Triplet Network with Attention for Speaker Diarization
In automatic speech processing systems, speaker diarization is a crucial front-end component for separating speech segments by speaker without a priori knowledge about speaker identities. The first phase of many state-of-the-art diarization techniques involves the conversion of original speech data into representative i-vectors, which are then scored in fully connected networks for metric learning. Despite adequate result quality, these approaches have lagged in their adaptation to current trends in deep neural networks (DNN), notably in terms of joint representation and task-based learning. Redesigning the diarization process to fully leverage DNN architecture stands to accelerate development of robust and reliable solutions.
Researchers at Arizona State University have developed a new process for speaker diarization. Dispensing entirely of i-vector formation, this process employs a deep attention network paired with a triplet ranking loss algorithm. Bypassing the resource-intensive i-vector extraction step significantly reduces training time and required training data.
Embeddings from the Mel-frequency cepstral coefficients (MFCCs) and speech similarity metrics are jointly learned directly from raw speech segments. A multi-head, self-attention mechanism forms the basis for the attention model, while a triplet ranking loss is trained with input sets that each contain three samples: a positive, a negative, and an anchor. Anchor-to-positive distances and anchor-to-negative distances are computed and evaluated against a local margin value. Unlike global margin values used in some contrastive loss techniques, the local margin value affords this model more flexibility and expressive power.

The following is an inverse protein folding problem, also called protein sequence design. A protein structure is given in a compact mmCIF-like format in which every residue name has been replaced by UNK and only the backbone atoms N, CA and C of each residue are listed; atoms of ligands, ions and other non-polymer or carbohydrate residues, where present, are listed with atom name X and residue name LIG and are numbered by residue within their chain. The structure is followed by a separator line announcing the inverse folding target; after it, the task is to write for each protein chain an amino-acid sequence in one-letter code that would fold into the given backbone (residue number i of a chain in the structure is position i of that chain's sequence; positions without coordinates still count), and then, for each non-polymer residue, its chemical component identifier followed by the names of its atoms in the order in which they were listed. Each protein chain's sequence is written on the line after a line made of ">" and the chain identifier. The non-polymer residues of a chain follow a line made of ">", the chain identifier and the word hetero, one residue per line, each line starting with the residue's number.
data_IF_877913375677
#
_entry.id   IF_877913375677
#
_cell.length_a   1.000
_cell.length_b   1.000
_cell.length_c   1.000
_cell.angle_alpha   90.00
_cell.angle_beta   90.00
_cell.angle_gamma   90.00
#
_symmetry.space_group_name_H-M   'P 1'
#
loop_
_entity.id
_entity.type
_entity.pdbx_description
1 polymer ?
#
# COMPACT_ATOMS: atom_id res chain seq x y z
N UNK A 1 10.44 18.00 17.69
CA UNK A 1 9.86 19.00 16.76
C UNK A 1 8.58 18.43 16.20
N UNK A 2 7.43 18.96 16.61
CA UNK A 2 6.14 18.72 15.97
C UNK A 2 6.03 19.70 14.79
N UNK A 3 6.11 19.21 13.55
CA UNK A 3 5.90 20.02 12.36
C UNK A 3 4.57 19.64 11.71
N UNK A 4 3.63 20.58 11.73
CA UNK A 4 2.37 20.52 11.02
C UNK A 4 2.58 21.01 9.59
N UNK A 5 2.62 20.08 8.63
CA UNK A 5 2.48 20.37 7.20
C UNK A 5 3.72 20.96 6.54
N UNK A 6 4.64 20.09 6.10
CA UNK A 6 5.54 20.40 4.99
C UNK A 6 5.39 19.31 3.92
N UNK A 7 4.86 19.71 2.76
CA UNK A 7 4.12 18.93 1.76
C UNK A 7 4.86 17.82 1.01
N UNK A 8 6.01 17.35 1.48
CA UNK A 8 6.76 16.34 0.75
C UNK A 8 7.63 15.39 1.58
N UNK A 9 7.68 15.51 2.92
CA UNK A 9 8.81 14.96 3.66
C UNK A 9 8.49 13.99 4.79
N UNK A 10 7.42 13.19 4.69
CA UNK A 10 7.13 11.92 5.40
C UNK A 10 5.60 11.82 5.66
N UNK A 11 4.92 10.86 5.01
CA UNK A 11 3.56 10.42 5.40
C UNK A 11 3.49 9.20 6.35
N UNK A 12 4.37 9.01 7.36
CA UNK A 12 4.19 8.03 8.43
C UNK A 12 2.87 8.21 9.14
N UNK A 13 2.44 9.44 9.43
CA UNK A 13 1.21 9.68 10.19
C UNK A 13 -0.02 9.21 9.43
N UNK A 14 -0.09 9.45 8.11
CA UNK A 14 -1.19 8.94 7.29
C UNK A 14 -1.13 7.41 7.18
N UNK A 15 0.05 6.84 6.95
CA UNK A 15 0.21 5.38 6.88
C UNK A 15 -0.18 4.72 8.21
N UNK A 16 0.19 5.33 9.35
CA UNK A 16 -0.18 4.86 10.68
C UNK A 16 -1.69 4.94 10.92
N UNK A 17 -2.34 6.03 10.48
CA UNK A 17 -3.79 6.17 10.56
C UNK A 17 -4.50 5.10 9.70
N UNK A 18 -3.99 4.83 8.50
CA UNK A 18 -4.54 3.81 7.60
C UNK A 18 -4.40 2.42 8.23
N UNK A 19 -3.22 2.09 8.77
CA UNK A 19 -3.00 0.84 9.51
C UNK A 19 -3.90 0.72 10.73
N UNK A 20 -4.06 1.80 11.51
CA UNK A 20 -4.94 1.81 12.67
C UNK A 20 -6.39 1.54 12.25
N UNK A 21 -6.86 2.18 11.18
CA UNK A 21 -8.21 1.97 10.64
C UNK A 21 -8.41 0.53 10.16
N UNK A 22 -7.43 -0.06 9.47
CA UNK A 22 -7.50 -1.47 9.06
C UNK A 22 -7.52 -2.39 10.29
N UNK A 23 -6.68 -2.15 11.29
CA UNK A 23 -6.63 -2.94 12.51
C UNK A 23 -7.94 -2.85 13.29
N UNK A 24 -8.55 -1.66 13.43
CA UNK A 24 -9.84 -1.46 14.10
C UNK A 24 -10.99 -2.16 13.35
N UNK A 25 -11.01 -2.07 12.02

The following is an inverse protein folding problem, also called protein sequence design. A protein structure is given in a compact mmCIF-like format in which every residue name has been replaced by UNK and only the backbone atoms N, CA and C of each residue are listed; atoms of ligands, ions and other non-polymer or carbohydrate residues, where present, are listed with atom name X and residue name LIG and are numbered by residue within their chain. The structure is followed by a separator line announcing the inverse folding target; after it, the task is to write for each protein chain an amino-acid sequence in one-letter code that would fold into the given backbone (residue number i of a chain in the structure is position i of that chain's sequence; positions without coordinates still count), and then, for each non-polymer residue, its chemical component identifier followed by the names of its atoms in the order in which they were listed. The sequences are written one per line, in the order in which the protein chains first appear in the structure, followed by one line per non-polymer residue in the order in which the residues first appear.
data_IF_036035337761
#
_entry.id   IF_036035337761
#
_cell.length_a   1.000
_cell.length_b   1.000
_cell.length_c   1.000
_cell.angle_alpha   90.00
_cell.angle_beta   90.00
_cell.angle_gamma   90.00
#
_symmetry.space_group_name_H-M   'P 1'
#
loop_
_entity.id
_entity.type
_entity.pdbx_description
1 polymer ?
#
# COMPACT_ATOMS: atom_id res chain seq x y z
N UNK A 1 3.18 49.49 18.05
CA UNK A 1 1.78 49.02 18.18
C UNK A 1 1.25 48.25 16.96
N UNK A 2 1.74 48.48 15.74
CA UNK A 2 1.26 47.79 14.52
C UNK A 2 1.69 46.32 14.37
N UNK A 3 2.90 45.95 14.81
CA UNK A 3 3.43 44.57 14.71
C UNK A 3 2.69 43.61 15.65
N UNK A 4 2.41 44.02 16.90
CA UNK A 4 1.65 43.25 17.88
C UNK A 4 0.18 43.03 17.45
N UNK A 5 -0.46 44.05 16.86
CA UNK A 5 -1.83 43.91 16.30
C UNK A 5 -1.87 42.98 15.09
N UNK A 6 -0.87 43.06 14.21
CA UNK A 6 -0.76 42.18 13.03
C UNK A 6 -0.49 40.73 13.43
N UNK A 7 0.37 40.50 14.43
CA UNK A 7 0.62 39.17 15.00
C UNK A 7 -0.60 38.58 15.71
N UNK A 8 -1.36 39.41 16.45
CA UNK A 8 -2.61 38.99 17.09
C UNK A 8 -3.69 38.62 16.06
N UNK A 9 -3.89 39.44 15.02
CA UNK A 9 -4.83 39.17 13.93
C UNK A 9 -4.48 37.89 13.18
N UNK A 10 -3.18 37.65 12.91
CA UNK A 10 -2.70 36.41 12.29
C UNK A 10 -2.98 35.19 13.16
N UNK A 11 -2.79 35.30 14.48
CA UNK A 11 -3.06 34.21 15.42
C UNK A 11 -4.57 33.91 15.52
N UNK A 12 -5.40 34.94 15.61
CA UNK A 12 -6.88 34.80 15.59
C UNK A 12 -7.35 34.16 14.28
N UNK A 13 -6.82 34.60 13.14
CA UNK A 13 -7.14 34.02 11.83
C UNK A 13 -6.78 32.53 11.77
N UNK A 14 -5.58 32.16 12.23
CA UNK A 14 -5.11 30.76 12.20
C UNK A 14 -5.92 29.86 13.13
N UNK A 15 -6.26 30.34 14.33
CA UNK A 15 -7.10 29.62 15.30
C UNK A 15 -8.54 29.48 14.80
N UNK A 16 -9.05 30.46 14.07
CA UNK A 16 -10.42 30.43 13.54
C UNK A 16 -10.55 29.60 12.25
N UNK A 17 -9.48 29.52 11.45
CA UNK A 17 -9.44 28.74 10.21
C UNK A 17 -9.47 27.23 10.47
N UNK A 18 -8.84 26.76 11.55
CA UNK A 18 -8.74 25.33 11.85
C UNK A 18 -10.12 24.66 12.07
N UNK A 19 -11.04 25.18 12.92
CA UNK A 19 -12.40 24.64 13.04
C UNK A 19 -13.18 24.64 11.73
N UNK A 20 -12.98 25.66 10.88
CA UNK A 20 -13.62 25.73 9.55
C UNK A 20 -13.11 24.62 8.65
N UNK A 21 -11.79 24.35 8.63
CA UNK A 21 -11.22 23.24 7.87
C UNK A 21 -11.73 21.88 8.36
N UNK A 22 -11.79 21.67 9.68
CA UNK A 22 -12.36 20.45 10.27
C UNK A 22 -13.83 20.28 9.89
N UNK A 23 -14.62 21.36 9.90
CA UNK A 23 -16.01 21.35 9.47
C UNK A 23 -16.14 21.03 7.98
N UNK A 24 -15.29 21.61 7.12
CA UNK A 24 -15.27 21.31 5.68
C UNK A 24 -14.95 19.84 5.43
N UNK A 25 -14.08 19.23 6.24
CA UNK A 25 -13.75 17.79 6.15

Training experiments using the CALLHOME corpus resulted in a diarization error rate (DER) of 12.7% with the new method, while DERs for conventional i-vector techniques ranged from 13.4% to 18.7%.
• Speech processing
• Deep neural networks
• Machine learning
Benefits and Advantages
• Resource-saving – Avoiding i-vector construction reduces required training time and data
• Flexible – Triplet loss formulation features a local margin value for added expressive power
• Effective – Outperforms i-vector techniques in experiments
• Integrative – Adds deep neural network features to speech diarization